Cartoonists’ Mugging Themselves

 “The history of the world is but the biography of great men.”

                                                                                    —Thomas Carlyle

Borgman Caniff
Kelly Elder

A Gallery of Rogues: Cartoonists’ Self-Caricatures

Pictures by the cartoonists; biographical text by Robert C. Harvey

The careers of the cartoonists whose mocking self-images appear in this volume span more than a century of American cartooning. From the earliest to the latest—from Thomas Nast and Fontaine Fox to Signe Wilkinson and Scott Adams; from the most famous to the lesser known—from Charles Schulz and Chester Gould and Walt Kelly and Lynn Johnston to Peter Newell and Sol Hess and Nate Collier. Arranged by the genre practiced, the self-caricatures are accompanied by mini-biographies penned by yrs trly, R.C. Harvey. Over 150 gleeful self-portraits appear in the book’s 160 pages (16 of which are in full, glorious color).

            Mark Cohen’s is the face behind the laughs in this book: the cartoonists’ self-caricatures that appear in A Gallery of Rogues are all from the Mark Cohen and Rosemarie McDaniel Collection of original cartoon art. Mark estimated that they had about 6,000 pieces of original art in the collection. It is really a goldmine for fans of cartoons. It is a cartoon fan's dream come true: 6000 pieces! I’ve been in his house, and I think he’s right: cartoon artwork was lying around everywhere that it was not piled up, leaving not much room in the house for Mark and his wife, Rosie. Of the 6,000 pieces, around 600 are self-caricatures of cartoonists, a lot of which appear only in copies of books of the cartoonists’ works that are inscribed to Mark and Rosie.  So the 150-plus caricatures that appear in this slim volume are just a taste of the iceberger (as we say in these titanic times).  But they are the pick of the litter (if I may mulch the metaphor a little).

            They are also the outward and visible sign of Mark’s love of cartooning.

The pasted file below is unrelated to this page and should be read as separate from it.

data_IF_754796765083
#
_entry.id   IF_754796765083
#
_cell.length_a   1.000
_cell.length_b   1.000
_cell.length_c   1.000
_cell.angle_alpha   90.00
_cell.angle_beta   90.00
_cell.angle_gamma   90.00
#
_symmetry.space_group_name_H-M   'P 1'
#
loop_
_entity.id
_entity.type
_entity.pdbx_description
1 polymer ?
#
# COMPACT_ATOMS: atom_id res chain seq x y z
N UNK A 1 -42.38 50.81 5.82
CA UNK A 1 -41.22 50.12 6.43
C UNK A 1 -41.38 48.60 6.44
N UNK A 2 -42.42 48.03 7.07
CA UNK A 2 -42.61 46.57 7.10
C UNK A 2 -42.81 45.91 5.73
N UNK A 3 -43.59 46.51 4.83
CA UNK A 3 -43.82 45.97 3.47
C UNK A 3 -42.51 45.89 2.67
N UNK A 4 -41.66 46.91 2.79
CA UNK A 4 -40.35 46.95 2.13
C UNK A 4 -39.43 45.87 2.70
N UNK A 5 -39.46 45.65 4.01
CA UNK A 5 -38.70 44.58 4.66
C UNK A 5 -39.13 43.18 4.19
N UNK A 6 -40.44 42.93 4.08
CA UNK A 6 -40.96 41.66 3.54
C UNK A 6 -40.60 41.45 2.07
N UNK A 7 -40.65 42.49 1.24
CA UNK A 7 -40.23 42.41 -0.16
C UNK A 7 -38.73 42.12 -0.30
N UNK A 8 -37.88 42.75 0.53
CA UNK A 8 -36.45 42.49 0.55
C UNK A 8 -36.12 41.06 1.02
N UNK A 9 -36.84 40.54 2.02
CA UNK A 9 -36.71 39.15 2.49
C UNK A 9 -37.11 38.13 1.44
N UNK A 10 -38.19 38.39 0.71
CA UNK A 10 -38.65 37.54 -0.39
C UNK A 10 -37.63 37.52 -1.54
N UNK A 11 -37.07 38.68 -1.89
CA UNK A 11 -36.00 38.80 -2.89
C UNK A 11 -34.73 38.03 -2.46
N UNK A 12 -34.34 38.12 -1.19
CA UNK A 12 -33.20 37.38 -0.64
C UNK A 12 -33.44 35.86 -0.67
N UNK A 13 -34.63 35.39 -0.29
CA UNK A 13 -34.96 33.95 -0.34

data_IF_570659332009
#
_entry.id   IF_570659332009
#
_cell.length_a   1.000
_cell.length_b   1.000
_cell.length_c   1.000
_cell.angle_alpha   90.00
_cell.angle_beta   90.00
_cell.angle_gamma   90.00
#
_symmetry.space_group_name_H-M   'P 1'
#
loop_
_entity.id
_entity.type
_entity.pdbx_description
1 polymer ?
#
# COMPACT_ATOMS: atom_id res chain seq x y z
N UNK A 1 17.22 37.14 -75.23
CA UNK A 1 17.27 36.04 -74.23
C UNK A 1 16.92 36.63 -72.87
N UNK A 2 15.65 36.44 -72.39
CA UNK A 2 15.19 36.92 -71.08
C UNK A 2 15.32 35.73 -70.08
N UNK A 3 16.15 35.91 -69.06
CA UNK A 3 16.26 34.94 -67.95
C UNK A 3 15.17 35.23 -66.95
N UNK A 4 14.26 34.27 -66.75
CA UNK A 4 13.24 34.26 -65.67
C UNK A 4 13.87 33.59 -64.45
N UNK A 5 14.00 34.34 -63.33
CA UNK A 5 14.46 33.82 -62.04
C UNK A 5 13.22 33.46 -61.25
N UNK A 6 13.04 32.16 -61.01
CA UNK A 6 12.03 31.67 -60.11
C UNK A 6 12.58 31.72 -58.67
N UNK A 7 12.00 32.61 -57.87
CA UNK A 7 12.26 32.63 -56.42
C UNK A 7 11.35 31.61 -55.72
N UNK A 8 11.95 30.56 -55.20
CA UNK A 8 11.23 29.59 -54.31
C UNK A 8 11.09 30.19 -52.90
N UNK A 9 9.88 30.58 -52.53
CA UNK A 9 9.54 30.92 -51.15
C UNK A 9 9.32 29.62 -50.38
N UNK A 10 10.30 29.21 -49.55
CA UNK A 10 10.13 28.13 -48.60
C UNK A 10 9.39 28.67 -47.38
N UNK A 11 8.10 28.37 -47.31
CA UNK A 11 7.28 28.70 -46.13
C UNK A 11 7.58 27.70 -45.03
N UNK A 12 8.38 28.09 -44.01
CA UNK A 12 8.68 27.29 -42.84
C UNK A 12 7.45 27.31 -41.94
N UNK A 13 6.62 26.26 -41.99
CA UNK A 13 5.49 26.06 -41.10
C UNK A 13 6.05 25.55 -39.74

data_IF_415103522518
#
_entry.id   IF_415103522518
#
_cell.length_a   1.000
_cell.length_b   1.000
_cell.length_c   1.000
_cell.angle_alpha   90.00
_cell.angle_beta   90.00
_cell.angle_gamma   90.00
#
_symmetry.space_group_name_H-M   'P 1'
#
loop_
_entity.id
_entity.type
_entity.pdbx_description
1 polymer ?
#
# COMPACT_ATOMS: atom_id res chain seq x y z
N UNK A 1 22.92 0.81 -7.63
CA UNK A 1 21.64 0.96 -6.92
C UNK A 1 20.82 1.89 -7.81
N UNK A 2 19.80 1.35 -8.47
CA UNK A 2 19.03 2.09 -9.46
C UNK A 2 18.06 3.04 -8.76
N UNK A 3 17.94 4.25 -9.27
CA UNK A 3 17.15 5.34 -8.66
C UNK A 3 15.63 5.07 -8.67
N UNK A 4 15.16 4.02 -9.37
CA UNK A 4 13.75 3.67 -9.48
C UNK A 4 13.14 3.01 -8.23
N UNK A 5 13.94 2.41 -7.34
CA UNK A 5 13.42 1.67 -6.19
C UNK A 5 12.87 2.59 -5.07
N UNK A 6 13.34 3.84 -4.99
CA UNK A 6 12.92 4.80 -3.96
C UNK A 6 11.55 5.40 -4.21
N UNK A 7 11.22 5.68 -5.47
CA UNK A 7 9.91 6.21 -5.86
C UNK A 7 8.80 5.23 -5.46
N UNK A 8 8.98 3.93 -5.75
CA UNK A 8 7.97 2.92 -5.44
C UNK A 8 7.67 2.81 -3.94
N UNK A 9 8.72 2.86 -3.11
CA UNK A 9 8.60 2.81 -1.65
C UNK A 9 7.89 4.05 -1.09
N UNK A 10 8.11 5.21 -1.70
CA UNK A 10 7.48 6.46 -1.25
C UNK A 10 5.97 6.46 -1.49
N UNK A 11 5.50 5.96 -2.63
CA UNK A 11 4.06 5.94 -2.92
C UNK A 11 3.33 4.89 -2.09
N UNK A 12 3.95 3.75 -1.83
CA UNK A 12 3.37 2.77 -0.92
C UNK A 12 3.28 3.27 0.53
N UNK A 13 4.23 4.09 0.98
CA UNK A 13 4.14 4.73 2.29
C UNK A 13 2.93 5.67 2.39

At the beginning (which, for our purposes, is 1956 when Mark was about fourteen), he wanted to be a cartoonist. And one day, he took samples of his work to show them to a real cartoonist, hoping to get advice on how to proceed with his career. Bert Whitman, who was then editorial cartoonist for the Stockton Record, was Mark’s mark. 

            “It took me weeks to get up the courage to call,” Mark remembered, “and when I finally made the appointment, I was scared to death. When the day finally came, I went to the paper and was ushered into his office. Whitman was a big moose of a man. He seemed like a giant to me. I remember that he was working on the day’s cartoon, and he held a soft-lead pencil in one hand and an art gum eraser in the other. The hand holding the pencil would spiral down the sheet of coquille board and the other hand would work the eraser,” Mark continued, demonstrating by moving both hands at once. “I was awestruck, watching him work with both hands, sketching and erasing at the same time, spiraling down the paper.”

            Whitman looked at Mark’s cartoons and gave him some advice. He also gave the youth his first original cartoon.

            Mark gave up his cartooning ambition because he didn’t fancy the solitary life that cartoonists invariably lead. A highly gregarious sort, Mark needed to be with people. So he elected to become a magician, developing his act and an accompanying line of comedic patter. To make a living, he was eventually driven to sell real estate. But the comedian lived on: as he met cartoonists, he started writing material for them, beginning with Morrie Turner and Wee Pals. In the last analysis, though, it was Whitman who had persuaded him to give up being a cartoonist: “I couldn’t spiral down the paper,” Mark said with an impish grin.